Bank of Israel's Fischer tipped for IMF return


The Governor of the Bank of Israel has not ruled himself out of the running to replace Dominique Strauss-Kahn at the International Monetary Fund.

French Finance Minister Christine Lagarde is widely seen as the frontrunner for the role. But Israel's Stanley Fischer has also been tipped as a possibility.

Mr Fischer, 67, did not clarify whether he wanted the job, but said that he had always been told not to accept an offer that had not yet been extended. He also said he liked his current job.

Born in Zambia, Mr Fischer has already spent seven years at the IMF as its deputy managing editor, before leaving for a job at Citigroup in 2005.

A former professor at MIT, he served as the academic adviser to the US chairman of the Federal Reserve, Ben Bernanke, when Mr Bernanke was working on his PhD.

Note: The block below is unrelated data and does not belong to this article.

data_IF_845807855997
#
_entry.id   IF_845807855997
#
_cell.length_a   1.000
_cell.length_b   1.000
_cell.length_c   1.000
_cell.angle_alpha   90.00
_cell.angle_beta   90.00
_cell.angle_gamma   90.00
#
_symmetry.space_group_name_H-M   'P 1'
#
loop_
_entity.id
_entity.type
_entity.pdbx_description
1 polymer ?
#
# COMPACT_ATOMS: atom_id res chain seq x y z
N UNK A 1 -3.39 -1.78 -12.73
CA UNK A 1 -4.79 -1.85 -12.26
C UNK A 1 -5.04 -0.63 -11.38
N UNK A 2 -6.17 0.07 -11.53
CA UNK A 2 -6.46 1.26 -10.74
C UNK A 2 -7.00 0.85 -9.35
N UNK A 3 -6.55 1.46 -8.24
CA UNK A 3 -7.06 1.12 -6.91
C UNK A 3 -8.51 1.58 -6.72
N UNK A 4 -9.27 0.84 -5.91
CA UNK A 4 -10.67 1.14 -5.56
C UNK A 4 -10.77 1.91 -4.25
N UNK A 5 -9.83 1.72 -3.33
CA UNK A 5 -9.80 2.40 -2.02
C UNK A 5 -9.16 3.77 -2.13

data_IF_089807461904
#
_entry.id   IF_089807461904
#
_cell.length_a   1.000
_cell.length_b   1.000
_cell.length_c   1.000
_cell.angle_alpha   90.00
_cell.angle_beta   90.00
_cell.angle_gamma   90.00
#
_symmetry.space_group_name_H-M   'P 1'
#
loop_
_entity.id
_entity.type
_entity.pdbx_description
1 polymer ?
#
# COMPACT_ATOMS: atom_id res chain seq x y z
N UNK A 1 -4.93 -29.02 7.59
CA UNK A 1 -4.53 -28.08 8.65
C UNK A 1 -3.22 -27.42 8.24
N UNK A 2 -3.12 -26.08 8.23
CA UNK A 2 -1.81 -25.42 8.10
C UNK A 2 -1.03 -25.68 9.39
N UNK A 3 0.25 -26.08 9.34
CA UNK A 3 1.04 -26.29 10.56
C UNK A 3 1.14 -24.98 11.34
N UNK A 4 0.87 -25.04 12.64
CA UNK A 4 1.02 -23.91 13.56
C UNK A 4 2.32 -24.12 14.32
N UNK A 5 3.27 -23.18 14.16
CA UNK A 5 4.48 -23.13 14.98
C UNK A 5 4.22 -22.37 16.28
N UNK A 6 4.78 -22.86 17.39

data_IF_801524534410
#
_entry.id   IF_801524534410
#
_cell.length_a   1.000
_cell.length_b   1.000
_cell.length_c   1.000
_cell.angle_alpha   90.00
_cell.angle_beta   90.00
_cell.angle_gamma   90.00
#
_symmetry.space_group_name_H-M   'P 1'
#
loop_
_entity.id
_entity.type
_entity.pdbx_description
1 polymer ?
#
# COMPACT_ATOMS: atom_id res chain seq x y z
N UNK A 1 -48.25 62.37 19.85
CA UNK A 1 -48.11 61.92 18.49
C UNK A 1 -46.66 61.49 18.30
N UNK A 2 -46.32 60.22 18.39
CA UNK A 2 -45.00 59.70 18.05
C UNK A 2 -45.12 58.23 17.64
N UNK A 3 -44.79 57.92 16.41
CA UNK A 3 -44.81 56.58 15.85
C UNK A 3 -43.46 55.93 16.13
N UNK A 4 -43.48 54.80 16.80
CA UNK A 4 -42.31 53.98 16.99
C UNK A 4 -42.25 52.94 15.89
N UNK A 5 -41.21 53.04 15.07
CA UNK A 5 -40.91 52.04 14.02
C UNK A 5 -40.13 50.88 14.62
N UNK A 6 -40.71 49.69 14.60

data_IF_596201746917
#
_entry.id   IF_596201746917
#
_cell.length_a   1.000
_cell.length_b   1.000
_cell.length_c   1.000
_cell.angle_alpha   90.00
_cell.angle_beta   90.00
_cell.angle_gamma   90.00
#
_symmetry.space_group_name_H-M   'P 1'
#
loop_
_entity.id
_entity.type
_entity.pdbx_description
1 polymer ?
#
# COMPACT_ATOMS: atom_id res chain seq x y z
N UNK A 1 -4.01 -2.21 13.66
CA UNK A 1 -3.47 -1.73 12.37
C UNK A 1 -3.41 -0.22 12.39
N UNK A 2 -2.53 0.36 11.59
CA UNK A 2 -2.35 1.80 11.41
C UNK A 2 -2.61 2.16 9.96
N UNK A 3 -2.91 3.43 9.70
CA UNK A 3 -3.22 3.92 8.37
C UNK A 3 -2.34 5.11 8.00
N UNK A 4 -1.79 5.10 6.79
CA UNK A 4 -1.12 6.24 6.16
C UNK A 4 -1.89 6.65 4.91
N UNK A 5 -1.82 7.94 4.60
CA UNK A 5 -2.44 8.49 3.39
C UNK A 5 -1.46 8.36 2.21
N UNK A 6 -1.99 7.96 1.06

Mr Fischer made aliyah in 2005 after being selected for the Israeli governorship.

According to the Economist, which reported that Mr Fischer was considering a run for the IMF, he "has many obvious strengths: intellectual heft, deep experience and the respect and affection of just about everyone who has worked with him".

Another of Mr Fischer's former students, Harvard academic Greg Mankiw, wrote on his blog: "Stan is a superb economist and international policymaker: smart, sensible, experienced, personable, and open-minded. He would be an ideal person to head the IMF."

Mr Strauss-Kahn, who is currently fighting charges of sexually assaulting a hotel chambermaid, resigned just days after he was arrested. The French politician had served as IMF chief since 2007.

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